2 Timothy 2: 2 You then, my child, be strengthened by the grace that is in Christ Jesus, 2 and what you have heard from me in the presence of many witnesses entrust to faithful men, who will be able to teach others also. 3 Share in suffering as a good soldier of Christ Jesus.

4 No soldier gets entangled in civilian pursuits, since his aim is to please the one who enlisted him. 5 An athlete is not crowned unless he competes according to the rules. 6 It is the hard-working farmer who ought to have the first share of the crops. 7 Think over what I say, for the Lord will give you understanding in everything.  8 Remember Jesus Christ, risen from the dead, the offspring of David, as preached in my gospel.

May the Lord bless you and make you strong for the battle at hand.

Gospel Rich Books

If you would like to learn more about Gospel Rich books, we offer a host of challenging and encouraging resources.  You can find them below:

Gospel Rich Books Amazon Catalog

Gospel Rich Books Blog

And to enable more writers to publish their works, we offer the BestSeller Template which is a publisher ready resource that authors can cut and paste their works into to make them Amazon ready. 

If you want to follow more of what’s going on with Gordon, check out the website www.jgordonduncan.com and his recently launched podcast at

https://itunes.apple.com/us/podcast/this-is-gonna-hurt-the-podcast-of-j-gordon-duncan/id1356352968

Advertisements

Thanking God for the Man After God’s Own Heart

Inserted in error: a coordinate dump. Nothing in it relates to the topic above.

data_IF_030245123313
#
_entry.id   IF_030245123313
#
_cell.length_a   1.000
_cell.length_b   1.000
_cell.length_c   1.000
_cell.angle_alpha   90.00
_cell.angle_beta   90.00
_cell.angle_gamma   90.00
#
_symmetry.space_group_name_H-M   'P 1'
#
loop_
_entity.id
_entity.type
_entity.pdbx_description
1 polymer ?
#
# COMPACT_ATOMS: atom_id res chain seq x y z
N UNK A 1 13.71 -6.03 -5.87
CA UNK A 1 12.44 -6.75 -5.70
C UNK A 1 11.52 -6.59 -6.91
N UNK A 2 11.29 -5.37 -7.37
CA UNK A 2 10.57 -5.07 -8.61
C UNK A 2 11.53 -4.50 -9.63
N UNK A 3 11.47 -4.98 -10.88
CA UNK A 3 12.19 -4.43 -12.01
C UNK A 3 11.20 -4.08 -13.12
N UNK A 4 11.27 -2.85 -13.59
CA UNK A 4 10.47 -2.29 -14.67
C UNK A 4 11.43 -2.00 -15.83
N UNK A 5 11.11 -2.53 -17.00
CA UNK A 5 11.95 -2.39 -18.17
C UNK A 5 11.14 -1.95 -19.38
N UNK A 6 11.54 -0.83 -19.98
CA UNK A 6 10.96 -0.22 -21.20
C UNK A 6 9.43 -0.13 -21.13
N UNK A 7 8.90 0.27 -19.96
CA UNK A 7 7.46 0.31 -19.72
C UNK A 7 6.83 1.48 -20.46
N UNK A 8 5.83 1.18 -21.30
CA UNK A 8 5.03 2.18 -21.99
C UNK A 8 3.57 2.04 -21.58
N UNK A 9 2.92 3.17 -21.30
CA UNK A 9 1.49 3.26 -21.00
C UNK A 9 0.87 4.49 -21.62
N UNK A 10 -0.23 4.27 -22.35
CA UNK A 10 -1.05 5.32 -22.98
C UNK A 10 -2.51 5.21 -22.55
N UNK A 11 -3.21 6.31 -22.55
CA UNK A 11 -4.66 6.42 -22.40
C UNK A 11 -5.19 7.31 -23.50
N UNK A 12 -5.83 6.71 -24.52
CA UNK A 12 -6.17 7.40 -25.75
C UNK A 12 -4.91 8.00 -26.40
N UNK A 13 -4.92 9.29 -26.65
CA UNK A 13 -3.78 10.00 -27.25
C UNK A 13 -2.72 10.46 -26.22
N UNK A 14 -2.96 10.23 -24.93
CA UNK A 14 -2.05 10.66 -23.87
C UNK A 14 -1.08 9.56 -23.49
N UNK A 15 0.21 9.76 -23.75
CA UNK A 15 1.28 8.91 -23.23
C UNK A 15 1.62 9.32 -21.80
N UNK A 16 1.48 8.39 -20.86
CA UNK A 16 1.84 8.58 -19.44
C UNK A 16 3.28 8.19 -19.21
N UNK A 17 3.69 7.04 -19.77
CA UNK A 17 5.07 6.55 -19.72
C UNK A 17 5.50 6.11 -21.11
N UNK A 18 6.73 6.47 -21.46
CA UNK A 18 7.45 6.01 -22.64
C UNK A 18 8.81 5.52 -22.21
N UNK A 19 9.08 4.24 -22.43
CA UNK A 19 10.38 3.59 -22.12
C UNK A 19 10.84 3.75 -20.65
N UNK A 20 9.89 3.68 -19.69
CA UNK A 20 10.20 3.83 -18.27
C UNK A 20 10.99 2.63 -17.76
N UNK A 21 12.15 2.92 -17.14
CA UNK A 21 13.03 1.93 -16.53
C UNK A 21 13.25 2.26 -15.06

A brief mediation on 1 Samuel 13…

1 Samuel 13:13 And Samuel said to Saul, “You have done foolishly. You have not kept the command of the Lord your God, with which he commanded you. For then the Lord would have established your kingdom over Israel forever. 14 But now your kingdom shall not continue. The Lord has sought out a man after his own heart, and the Lord has commanded him to be prince over his people, because you have not kept what the Lord commanded you.”

I Samuel 13 tells the story of Saul losing his kingship.  In a hasty moment of sin, Saul offered a sacrifice to God that only Samuel the priest should have offered.  Because of this, Samuel tells Saul that God is taking away his kingship and giving it to a man after God’s heart.  We will learn that that man is David.  We can understand it in this way.

Saul lost his kingship, and David took the kingship.

Saul lost his status, and David gained status.

Saul was punished for his sins, and David walked in righteousness.

There is a similar transfer that takes place for those who trust Jesus as He is our man after God’s own heart. Our hope is that Jesus takes our place, but Jesus takes our place in a redemptive fashion.

We didn’t obey, but Jesus obeyed for us.

We earned punishment for our sins, but Jesus was punished for ours.

We deserved death, but Jesus died for us.

We earned the punishment of hell, but Jesus gifts us the reward of Heaven.

Jesus lost his life, so that we might receive eternal life.

Jesus’ obedience gives us hope, so that we can obey and enjoy that hope.

This is all God’s grace to us because we deserve punishment just like Saul did, yet in God’s grace, His has poured grace that gives us hope.

Gospel Rich Books

If you would like to learn more about Gospel Rich books, we offer a host of challenging and encouraging resources.  You can find them below:

Gospel Rich Books Amazon Catalog

Monthly Gospel Rich Journal (debuting this week)

Gospel Rich Books Blog

And to enable more writers to publish their works, we offer the BestSeller Template which is a publisher ready resource that authors can cut and paste their works into to make them Amazon ready.